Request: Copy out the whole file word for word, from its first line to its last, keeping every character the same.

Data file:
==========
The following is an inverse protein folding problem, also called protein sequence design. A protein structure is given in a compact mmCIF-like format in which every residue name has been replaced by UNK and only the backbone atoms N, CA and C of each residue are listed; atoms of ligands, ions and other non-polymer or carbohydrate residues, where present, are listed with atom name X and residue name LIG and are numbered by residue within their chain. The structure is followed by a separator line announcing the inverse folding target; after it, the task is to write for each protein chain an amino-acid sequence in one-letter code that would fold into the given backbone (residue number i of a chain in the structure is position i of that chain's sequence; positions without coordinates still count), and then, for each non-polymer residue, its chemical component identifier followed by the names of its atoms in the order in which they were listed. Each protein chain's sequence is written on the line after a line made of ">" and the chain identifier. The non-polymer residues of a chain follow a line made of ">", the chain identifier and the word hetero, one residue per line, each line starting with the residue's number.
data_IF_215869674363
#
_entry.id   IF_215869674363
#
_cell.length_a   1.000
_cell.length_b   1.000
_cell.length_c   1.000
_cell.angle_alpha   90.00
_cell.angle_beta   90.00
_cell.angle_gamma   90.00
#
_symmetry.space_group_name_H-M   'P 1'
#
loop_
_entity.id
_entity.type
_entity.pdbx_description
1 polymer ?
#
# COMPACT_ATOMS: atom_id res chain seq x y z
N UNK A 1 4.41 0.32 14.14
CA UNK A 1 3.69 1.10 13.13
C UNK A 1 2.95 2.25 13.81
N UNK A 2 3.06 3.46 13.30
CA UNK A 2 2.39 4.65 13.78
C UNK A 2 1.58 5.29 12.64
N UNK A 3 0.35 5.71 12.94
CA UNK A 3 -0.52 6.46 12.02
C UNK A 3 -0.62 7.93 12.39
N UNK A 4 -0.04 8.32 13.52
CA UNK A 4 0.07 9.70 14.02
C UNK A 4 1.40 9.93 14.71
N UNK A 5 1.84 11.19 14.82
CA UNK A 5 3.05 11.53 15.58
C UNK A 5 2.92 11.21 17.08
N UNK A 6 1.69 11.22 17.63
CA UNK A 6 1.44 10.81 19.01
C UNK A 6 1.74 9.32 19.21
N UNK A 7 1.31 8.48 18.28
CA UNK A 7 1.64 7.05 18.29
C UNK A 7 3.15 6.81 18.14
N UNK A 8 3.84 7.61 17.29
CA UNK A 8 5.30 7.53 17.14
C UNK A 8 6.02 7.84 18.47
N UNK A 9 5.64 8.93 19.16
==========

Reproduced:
The following is an inverse protein folding problem, also called protein sequence design. A protein structure is given in a compact mmCIF-like format in which every residue name has been replaced by UNK and only the backbone atoms N, CA and C of each residue are listed; atoms of ligands, ions and other non-polymer or carbohydrate residues, where present, are listed with atom name X and residue name LIG and are numbered by residue within their chain. The structure is followed by a separator line announcing the inverse folding target; after it, the task is to write for each protein chain an amino-acid sequence in one-letter code that would fold into the given backbone (residue number i of a chain in the structure is position i of that chain's sequence; positions without coordinates still count), and then, for each non-polymer residue, its chemical component identifier followed by the names of its atoms in the order in which they were listed. Each protein chain's sequence is written on the line after a line made of ">" and the chain identifier. The non-polymer residues of a chain follow a line made of ">", the chain identifier and the word hetero, one residue per line, each line starting with the residue's number.
data_IF_215869674363
#
_entry.id   IF_215869674363
#
_cell.length_a   1.000
_cell.length_b   1.000
_cell.length_c   1.000
_cell.angle_alpha   90.00
_cell.angle_beta   90.00
_cell.angle_gamma   90.00
#
_symmetry.space_group_name_H-M   'P 1'
#
loop_
_entity.id
_entity.type
_entity.pdbx_description
1 polymer ?
#
# COMPACT_ATOMS: atom_id res chain seq x y z
N UNK A 1 4.41 0.32 14.14
CA UNK A 1 3.69 1.10 13.13
C UNK A 1 2.95 2.25 13.81
N UNK A 2 3.06 3.46 13.30
CA UNK A 2 2.39 4.65 13.78
C UNK A 2 1.58 5.29 12.64
N UNK A 3 0.35 5.71 12.94
CA UNK A 3 -0.52 6.46 12.02
C UNK A 3 -0.62 7.93 12.39
N UNK A 4 -0.04 8.32 13.52
CA UNK A 4 0.07 9.70 14.02
C UNK A 4 1.40 9.93 14.71
N UNK A 5 1.84 11.19 14.82
CA UNK A 5 3.05 11.53 15.58
C UNK A 5 2.92 11.21 17.08
N UNK A 6 1.69 11.22 17.63
CA UNK A 6 1.44 10.81 19.01
C UNK A 6 1.74 9.32 19.21
N UNK A 7 1.31 8.48 18.28
CA UNK A 7 1.64 7.05 18.29
C UNK A 7 3.15 6.81 18.14
N UNK A 8 3.84 7.61 17.29
CA UNK A 8 5.30 7.53 17.14
C UNK A 8 6.02 7.84 18.47
N UNK A 9 5.64 8.93 19.16